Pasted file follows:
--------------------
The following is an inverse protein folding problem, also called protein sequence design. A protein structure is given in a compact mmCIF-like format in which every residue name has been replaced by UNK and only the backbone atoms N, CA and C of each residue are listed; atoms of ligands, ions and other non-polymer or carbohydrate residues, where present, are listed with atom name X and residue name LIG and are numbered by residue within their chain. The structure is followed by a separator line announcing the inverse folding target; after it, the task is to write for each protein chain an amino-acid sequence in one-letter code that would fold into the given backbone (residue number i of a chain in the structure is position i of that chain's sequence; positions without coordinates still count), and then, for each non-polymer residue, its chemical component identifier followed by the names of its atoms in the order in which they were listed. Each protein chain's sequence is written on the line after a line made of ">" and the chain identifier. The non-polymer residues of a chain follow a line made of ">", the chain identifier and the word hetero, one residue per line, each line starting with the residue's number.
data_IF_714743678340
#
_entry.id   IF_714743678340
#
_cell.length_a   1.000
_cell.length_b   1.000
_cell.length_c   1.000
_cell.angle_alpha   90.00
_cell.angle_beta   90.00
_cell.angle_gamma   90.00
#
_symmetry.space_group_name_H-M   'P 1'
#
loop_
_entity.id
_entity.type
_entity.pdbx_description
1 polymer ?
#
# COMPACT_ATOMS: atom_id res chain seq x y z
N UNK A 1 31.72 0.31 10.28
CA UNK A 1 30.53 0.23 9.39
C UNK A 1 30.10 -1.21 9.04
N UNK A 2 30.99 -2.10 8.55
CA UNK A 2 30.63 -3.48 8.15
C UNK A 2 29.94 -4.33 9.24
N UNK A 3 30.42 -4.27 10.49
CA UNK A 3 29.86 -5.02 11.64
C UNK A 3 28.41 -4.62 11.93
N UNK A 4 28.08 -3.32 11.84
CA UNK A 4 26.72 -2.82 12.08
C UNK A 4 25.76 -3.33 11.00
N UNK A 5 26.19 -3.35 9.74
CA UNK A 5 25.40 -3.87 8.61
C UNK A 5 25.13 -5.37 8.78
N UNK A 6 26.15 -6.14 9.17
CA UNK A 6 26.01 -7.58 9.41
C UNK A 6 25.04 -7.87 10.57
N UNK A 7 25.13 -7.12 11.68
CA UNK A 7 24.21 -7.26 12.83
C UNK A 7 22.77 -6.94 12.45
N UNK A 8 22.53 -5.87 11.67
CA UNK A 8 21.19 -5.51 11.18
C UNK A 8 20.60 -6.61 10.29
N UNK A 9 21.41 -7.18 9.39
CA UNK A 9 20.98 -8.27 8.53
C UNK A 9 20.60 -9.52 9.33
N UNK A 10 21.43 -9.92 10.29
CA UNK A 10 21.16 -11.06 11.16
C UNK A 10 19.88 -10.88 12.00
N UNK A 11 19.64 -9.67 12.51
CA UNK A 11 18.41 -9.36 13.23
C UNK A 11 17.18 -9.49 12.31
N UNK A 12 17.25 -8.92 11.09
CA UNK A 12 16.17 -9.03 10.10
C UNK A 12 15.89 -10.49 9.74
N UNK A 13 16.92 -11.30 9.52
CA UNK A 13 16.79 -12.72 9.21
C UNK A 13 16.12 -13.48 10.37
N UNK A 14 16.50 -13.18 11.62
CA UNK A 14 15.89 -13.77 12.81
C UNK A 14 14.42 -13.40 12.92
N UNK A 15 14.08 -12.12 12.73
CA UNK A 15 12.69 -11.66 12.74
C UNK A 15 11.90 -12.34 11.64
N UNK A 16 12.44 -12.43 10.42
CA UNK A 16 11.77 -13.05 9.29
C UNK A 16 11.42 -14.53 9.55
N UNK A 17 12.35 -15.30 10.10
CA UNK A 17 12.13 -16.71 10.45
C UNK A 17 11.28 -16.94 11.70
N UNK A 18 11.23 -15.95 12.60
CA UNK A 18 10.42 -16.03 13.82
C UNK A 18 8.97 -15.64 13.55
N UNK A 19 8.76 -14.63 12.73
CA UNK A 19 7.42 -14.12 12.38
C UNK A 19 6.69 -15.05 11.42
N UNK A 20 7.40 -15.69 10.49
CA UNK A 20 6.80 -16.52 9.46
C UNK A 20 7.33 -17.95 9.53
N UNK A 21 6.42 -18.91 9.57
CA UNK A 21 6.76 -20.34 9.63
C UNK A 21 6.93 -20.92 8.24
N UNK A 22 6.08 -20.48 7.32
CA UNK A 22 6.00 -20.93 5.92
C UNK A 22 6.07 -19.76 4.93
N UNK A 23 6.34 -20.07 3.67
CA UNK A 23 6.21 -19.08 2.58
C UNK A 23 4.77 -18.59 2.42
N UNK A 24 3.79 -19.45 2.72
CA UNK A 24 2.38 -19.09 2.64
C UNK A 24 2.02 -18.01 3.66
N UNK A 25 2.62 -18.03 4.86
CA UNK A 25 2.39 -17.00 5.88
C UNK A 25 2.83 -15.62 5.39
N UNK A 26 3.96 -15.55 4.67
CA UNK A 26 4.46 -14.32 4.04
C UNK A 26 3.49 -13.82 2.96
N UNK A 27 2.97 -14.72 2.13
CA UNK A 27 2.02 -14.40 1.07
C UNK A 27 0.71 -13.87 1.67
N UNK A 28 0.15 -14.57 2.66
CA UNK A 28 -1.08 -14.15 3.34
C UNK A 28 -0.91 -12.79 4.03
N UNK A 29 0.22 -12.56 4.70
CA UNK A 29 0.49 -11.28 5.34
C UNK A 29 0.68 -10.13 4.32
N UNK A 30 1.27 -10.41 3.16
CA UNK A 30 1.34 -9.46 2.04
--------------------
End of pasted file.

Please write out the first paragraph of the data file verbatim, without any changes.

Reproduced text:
The following is an inverse protein folding problem, also called protein sequence design. A protein structure is given in a compact mmCIF-like format in which every residue name has been replaced by UNK and only the backbone atoms N, CA and C of each residue are listed; atoms of ligands, ions and other non-polymer or carbohydrate residues, where present, are listed with atom name X and residue name LIG and are numbered by residue within their chain. The structure is followed by a separator line announcing the inverse folding target; after it, the task is to write for each protein chain an amino-acid sequence in one-letter code that would fold into the given backbone (residue number i of a chain in the structure is position i of that chain's sequence; positions without coordinates still count), and then, for each non-polymer residue, its chemical component identifier followed by the names of its atoms in the order in which they were listed. Each protein chain's sequence is written on the line after a line made of ">" and the chain identifier. The non-polymer residues of a chain follow a line made of ">", the chain identifier and the word hetero, one residue per line, each line starting with the residue's number.